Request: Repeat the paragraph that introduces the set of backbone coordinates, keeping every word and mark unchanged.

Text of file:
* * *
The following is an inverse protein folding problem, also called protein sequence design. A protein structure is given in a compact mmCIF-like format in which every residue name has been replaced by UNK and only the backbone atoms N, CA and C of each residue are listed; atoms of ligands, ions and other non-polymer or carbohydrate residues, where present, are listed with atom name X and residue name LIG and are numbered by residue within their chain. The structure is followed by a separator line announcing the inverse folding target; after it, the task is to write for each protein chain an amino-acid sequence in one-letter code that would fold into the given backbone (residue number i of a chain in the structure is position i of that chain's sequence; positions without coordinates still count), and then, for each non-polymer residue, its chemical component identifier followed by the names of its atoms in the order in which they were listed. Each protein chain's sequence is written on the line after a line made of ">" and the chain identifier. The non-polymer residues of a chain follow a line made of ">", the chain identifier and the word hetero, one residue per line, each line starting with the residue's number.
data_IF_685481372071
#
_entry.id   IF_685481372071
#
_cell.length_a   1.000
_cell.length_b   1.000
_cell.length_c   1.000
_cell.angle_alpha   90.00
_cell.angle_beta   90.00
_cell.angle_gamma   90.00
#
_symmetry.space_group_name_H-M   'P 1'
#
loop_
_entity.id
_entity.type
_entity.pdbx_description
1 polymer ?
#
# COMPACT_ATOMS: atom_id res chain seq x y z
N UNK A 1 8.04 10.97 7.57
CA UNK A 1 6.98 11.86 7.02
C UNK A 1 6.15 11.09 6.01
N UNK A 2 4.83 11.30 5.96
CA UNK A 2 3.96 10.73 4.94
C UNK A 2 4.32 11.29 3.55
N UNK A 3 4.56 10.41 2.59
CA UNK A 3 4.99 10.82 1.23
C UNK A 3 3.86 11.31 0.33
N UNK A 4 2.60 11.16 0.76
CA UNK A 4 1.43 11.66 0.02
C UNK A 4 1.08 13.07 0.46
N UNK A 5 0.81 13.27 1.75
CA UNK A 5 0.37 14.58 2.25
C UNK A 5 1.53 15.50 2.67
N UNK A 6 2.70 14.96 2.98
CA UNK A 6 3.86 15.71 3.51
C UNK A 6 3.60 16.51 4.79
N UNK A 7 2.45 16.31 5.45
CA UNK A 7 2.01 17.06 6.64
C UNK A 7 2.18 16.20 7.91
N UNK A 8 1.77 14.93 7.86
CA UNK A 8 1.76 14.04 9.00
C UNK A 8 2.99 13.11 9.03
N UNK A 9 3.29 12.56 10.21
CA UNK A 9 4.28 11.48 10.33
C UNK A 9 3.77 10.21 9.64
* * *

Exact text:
The following is an inverse protein folding problem, also called protein sequence design. A protein structure is given in a compact mmCIF-like format in which every residue name has been replaced by UNK and only the backbone atoms N, CA and C of each residue are listed; atoms of ligands, ions and other non-polymer or carbohydrate residues, where present, are listed with atom name X and residue name LIG and are numbered by residue within their chain. The structure is followed by a separator line announcing the inverse folding target; after it, the task is to write for each protein chain an amino-acid sequence in one-letter code that would fold into the given backbone (residue number i of a chain in the structure is position i of that chain's sequence; positions without coordinates still count), and then, for each non-polymer residue, its chemical component identifier followed by the names of its atoms in the order in which they were listed. Each protein chain's sequence is written on the line after a line made of ">" and the chain identifier. The non-polymer residues of a chain follow a line made of ">", the chain identifier and the word hetero, one residue per line, each line starting with the residue's number.